I think that Christ is talking about our lived reality, right now; that it is not some future prediction that all will be well once Christ comes again, but that God is inviting us to an abundant life, right here and now. That to follow Christ, to go through the gate, is to step into a way of living this embodied life with the kindness and conviction of the one whom we follow. To follow Christ is to have an abundant life, not one that is barely surviving and thread-bare, but one that is full and thriving.

The abundant life is certainly one that can be painted as a life of ease and wealth and devoid of pain, but this is not abundance, not really. Our lives as Christians are not promised to be lacking in discomfort or to always be overflowing with material blessings, but rather that in following Christ we are able to access an abundance that is not present without a cruciform life. When we let our lives be shaped by following the way of the cross, we are invited to have life, and to have it abundantly. But, my friends, God’s abundance is less like a Mary Poppin’s bag full of endless entertainment and pleasure, and looks more like pruning a plant; when a plant is cut back, with the old, unfruitful leaves cut off, there is more space for the plant to grow and be fruitful. This is the abundance that God invites us to. Christ is not the gate to abundant life where you will never experience pruning or pain, but one where, when you follow Christ, you will have more compassion than you thought possible, or more willingness to love your neighbor as yourself than you would without it, that you know God’s peace that truly does pass all understanding.

Because the opposite of an abundant life is not a difficult life, but rather a life of scarcity. A scarcity mindset is one that is built upon the false belief that this life is a zero-sum game, and if another gains and succeeds, then I will not be able to; if others have more than me, then there won’t be enough to go around.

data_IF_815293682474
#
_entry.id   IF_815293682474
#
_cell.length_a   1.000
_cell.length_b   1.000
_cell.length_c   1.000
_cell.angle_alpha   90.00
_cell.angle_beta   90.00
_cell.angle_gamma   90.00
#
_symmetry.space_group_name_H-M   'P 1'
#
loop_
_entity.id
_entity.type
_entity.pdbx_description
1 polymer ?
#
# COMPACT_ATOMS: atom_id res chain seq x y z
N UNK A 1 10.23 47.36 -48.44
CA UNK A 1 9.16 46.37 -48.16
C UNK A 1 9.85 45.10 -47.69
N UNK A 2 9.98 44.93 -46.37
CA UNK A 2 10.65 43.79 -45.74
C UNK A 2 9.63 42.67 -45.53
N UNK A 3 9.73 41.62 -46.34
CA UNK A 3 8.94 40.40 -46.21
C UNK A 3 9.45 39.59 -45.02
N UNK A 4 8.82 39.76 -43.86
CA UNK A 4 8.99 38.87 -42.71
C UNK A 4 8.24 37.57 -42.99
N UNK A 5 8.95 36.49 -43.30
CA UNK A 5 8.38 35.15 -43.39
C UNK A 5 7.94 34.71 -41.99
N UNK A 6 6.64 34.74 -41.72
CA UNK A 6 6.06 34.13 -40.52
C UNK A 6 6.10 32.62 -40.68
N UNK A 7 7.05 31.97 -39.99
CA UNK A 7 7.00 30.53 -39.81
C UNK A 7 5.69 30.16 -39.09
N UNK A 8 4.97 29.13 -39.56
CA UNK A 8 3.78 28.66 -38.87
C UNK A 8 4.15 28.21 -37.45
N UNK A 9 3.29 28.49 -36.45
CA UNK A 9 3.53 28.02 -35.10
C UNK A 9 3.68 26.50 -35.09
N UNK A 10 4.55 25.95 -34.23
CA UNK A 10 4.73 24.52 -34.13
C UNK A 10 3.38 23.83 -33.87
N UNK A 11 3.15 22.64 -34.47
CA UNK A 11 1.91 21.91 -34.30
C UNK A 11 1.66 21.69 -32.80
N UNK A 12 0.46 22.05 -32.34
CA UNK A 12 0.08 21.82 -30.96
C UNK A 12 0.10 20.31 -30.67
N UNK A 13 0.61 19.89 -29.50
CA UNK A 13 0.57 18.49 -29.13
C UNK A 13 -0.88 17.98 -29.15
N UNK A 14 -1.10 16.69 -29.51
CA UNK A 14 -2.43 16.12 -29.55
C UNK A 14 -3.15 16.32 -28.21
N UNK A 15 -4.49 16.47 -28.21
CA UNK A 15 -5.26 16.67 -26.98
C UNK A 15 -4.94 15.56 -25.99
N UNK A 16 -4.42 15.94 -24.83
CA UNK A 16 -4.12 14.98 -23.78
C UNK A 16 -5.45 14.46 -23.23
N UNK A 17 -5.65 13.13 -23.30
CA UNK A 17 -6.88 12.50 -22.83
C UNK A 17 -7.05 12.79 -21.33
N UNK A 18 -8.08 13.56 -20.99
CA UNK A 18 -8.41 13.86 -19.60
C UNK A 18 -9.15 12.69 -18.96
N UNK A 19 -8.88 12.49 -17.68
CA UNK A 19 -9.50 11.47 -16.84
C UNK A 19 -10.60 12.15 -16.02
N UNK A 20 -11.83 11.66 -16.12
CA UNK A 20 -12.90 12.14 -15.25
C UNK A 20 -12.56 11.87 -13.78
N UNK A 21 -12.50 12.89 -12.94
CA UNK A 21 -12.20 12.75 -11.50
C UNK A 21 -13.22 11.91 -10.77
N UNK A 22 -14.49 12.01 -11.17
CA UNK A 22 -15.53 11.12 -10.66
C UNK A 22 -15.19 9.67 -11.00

When Jesus talks about the thieves that come and steal away the sheep, I don’t think that he was alluding to folks who believe differently than we do, but that he was talking about belief systems that demand value be placed upon what you can produce rather than your beloved, created wholeness; a belief system based upon scarcity that steals and kills and destroys our hope. A belief that God’s abundance isn’t for everyone, and I mean everyone, and a belief system that takes away our faith not only in each other, but in the greater good and the real hope of the resurrection.

What we see here on this Good Shepherd Sunday, is that God is inviting us to an abundant life, and that abundance will be focused on others, it will be focused on the marginalized and the downcast. There are times when this won’t feel like abundance; there are times when this will feel like we have less than others. But when we are able to see each and every person as one created in the image of God, deserving of love and respect, then we will be able to know what the Good Shepherd meant when he promised an abundant life. The abundance to which we are invited is an abundance which runs away from a scarcity mindset and from a life that is self-centered, because when we follow the one who is the gate, we are able to rest in the knowledge that God’s care and compassion are sufficient. They are sufficient for us to not only have life, but to have it abundantly.


A sermon delivered via livestream to the people of Christ Episcopal Church in Bowling Green, KY for Easter 4A on May 3, 2020.